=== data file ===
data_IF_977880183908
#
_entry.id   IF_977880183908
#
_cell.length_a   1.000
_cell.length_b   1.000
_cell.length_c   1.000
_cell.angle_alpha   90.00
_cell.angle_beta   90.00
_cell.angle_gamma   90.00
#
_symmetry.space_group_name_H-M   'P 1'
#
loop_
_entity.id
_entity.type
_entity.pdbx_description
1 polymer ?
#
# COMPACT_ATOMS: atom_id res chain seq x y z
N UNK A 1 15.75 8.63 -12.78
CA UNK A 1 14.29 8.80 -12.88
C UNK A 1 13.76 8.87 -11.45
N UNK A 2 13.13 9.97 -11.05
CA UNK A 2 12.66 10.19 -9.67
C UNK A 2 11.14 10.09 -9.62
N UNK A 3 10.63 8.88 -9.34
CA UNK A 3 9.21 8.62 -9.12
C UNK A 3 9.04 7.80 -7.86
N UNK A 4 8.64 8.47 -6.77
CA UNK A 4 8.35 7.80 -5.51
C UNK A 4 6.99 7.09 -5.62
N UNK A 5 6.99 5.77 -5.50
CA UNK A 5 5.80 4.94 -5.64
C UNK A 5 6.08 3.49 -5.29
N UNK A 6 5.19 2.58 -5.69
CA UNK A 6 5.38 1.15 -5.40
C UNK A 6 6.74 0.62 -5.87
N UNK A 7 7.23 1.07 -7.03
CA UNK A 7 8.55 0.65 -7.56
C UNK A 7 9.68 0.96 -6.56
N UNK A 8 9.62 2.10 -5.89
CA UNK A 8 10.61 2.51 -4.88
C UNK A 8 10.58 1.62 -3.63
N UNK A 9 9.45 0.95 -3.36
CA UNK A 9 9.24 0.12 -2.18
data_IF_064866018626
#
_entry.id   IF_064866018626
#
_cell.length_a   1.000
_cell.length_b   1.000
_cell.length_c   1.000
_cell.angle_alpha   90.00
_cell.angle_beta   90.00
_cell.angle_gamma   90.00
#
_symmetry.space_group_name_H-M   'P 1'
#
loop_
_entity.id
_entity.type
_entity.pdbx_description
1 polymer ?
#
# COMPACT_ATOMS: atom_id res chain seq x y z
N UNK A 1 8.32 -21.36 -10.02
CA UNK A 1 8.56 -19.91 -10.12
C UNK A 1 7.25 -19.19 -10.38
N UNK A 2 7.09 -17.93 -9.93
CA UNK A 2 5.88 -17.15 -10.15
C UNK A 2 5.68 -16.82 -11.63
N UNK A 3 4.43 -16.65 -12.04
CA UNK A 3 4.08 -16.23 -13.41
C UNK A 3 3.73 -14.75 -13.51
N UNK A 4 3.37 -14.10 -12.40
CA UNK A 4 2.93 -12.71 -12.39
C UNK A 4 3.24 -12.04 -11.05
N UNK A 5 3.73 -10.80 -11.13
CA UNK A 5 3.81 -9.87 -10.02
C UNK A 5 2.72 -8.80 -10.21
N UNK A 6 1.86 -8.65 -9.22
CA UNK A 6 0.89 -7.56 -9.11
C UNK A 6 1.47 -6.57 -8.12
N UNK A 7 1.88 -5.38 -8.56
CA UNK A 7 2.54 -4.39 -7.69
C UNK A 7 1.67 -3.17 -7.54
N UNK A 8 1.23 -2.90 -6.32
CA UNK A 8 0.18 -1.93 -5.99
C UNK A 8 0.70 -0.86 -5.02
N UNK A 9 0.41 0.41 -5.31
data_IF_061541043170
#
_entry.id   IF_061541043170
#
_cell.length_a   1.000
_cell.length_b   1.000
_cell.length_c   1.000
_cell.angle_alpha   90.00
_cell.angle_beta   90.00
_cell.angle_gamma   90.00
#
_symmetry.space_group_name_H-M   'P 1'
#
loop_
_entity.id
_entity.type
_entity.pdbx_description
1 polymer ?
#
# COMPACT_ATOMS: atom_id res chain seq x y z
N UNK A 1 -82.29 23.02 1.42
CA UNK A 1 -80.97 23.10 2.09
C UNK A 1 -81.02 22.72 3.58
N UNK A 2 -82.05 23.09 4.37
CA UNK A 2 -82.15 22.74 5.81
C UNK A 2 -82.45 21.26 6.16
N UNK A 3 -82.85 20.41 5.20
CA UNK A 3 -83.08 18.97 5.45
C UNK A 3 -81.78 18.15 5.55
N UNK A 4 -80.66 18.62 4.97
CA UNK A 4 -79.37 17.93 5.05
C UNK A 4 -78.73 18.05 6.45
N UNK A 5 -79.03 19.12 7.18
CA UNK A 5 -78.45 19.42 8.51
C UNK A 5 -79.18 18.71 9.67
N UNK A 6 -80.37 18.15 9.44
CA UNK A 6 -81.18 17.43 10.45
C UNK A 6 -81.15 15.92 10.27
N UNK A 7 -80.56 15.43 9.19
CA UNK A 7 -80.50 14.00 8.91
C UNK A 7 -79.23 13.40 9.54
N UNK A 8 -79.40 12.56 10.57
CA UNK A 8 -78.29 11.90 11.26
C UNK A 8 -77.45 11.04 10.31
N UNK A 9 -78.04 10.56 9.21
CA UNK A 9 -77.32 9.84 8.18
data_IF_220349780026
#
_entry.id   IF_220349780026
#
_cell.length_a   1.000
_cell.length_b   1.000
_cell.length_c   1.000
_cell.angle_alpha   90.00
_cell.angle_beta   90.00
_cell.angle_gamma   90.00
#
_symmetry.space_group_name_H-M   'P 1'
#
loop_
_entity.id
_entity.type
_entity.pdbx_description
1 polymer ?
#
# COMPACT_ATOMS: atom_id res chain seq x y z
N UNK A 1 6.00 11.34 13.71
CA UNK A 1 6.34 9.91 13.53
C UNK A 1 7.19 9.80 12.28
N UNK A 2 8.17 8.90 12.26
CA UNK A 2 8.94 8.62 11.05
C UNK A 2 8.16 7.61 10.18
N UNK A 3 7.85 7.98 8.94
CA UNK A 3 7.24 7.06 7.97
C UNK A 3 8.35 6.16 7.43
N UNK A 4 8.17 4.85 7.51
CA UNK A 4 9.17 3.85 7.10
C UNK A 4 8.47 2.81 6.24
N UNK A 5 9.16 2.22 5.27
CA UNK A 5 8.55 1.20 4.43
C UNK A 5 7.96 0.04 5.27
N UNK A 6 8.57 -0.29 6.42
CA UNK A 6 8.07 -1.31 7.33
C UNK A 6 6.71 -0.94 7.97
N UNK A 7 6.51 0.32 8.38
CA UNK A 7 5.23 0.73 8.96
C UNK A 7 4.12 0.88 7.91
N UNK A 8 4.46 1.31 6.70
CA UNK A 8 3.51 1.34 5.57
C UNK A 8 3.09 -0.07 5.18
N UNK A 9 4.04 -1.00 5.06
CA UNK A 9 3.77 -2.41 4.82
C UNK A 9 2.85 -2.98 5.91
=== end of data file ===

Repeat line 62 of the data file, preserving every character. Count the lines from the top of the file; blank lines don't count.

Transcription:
_entity.type